The decade-long crisis in Zimbabwe has affected the psyche and social fabric of the nation. There were senseless and callous murderous acts that today dominate the news headlines and community talks. From Beitbridge to Victoria Falls, Gokwe to Zaka, stories abound about rampant killings and general decay in morality. Not only have these been normalised but it appears as if there are no reprisals for most of the perpetrators. What kind of a nation would develop or even heal if it does not build a sound value-laden and cohesive society?
What I am about to describe is not scientific, nor is it based on academic research. This is based primarily on my observations in Bulawayo last week. What I saw and heard struck me to initiate a discussion on the meaning of human life and the general state of morality in the country. I strongly believe that the crisis has left moral scars and created traumas in certain sections of society. How these traumas and scars are dealt with will determine whether the country will reclaim its soul or not.
Not so long ago we were worried about the political and economic downturn — Zimbabwe suffered both economic and democratic recessions. What we underestimated was the social fabric’s ability to glue everyone together. A society without values or glue to hold it together is a society spiralling towards Armageddon.
The problem with writing a piece like this is that there is a tendency to be personal. The good thing though is that one attaches oneself emotionally or otherwise to the script.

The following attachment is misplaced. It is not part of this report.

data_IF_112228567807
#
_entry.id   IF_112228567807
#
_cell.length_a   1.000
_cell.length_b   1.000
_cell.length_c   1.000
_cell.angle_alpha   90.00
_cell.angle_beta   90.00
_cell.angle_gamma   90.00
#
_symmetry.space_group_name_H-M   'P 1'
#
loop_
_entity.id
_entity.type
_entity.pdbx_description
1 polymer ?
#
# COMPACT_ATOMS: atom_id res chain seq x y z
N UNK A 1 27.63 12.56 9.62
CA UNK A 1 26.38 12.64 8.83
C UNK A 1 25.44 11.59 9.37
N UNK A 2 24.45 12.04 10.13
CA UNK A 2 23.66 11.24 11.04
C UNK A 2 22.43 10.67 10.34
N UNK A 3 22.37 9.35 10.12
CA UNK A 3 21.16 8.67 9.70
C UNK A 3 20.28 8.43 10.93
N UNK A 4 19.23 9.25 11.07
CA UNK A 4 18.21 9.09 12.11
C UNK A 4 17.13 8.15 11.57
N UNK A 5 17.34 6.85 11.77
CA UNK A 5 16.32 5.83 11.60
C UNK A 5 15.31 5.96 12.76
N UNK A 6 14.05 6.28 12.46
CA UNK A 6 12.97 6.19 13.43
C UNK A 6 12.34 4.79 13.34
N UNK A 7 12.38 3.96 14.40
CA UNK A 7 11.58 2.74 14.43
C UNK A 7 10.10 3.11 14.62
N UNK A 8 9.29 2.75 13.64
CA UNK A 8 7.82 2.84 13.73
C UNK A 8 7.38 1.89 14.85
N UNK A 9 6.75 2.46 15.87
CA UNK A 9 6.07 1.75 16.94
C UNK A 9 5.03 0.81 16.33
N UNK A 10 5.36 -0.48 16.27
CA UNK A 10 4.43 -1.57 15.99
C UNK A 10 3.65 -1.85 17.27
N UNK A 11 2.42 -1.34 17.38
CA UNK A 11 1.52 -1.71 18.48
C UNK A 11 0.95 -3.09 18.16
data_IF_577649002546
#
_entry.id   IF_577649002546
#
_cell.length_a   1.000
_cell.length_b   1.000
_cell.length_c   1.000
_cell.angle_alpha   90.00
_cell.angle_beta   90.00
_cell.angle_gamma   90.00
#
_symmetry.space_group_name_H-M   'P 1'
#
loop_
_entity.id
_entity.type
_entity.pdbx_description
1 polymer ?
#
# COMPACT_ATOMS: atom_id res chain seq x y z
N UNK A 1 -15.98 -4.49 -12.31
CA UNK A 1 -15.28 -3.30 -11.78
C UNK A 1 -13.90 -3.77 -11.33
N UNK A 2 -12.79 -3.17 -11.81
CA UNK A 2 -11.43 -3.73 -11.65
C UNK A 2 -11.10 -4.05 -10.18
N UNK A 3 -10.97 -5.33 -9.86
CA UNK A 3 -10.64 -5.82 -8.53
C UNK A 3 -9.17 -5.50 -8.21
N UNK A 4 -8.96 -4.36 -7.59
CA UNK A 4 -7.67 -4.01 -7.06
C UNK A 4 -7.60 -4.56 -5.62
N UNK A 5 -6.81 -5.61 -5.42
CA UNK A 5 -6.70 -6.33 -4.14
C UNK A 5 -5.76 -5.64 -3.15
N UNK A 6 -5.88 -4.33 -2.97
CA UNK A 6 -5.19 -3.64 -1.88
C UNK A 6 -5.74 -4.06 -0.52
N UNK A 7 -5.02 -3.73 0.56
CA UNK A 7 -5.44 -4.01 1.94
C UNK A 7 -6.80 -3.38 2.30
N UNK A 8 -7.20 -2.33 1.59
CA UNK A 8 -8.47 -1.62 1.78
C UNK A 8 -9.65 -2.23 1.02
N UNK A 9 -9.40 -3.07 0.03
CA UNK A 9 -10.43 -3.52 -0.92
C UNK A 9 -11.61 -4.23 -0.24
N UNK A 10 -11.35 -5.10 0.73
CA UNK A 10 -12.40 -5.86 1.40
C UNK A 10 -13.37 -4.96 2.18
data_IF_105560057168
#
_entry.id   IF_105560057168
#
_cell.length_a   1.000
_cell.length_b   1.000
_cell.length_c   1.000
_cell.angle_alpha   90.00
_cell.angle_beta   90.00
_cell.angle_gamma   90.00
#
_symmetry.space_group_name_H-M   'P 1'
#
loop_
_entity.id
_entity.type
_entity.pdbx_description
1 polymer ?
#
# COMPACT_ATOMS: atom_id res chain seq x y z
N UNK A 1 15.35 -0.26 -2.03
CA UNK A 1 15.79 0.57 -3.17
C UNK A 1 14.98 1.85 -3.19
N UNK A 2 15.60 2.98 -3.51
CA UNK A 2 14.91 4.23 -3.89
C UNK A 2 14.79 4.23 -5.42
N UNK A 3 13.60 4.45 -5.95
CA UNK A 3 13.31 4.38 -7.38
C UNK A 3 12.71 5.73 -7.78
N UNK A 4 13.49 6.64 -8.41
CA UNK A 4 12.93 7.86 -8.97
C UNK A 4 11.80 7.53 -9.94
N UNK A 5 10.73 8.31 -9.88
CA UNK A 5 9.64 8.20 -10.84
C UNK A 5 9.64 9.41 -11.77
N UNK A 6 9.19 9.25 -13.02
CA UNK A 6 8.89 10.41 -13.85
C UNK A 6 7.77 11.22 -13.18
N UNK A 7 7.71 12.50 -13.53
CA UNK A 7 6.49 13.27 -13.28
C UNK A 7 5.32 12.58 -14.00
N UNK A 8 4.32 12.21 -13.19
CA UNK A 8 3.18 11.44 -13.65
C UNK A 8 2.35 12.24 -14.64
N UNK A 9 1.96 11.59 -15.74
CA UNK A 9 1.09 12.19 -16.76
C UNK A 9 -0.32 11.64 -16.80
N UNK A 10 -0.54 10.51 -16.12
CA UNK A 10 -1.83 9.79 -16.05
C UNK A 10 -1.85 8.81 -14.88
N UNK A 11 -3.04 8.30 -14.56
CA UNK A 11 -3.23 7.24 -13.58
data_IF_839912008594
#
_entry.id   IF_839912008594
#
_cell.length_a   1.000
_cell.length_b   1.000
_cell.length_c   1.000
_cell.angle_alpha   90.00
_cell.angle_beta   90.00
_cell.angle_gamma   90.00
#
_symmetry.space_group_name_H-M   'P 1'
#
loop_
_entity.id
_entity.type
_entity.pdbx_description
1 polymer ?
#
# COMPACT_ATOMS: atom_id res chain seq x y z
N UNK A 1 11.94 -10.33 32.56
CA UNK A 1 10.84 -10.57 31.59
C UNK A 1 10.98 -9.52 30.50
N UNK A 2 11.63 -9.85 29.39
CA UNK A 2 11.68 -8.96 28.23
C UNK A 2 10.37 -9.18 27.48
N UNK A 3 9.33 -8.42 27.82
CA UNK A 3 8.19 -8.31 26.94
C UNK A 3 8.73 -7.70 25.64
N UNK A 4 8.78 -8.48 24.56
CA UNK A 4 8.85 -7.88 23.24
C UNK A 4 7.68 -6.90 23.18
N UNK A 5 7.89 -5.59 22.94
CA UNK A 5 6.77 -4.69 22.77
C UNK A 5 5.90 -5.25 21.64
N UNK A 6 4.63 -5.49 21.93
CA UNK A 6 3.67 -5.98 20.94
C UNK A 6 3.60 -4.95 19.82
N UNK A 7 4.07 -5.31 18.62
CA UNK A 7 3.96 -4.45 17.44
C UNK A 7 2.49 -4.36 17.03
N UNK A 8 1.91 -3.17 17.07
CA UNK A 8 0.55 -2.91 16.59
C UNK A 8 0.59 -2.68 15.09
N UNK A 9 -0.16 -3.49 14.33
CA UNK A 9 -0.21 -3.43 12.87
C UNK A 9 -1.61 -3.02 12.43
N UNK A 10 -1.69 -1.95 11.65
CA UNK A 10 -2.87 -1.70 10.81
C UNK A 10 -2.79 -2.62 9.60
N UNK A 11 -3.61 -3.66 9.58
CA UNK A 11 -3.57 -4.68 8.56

As background information to the reader: I have not been to Zimbabwe in at least two years but am in constant contact with my family and friends. Although I had a sense of what was happening on the ground, I could not claim authority on daily events particularly on non-political and economic matters such as the socio-psychological and cultural practices. I am referring to issues of social cohesion, co-existence and general respect for human life. These are matters that one cannot proffer an opinion without empathising.
The morning breeze cut across my face as I filled up gas in preparation to make that long drive to Bulawayo from Johannesburg. The roads were quiet, no traffic and luckily very few traffic police. I was so thrilled that finally I was going to Bulawayo, my home town. I missed the pubs, restaurants, narrow streets, especially their “give way” signs and of course the usual welcome buzz words “usiphatheleni?” (what did you bring?). I missed going to the Selbourne bar to meet with friends after work to indulge not just in drinks but in matters that affected our lives. There you would meet some of the city’s intellectuals — most, self-appointed.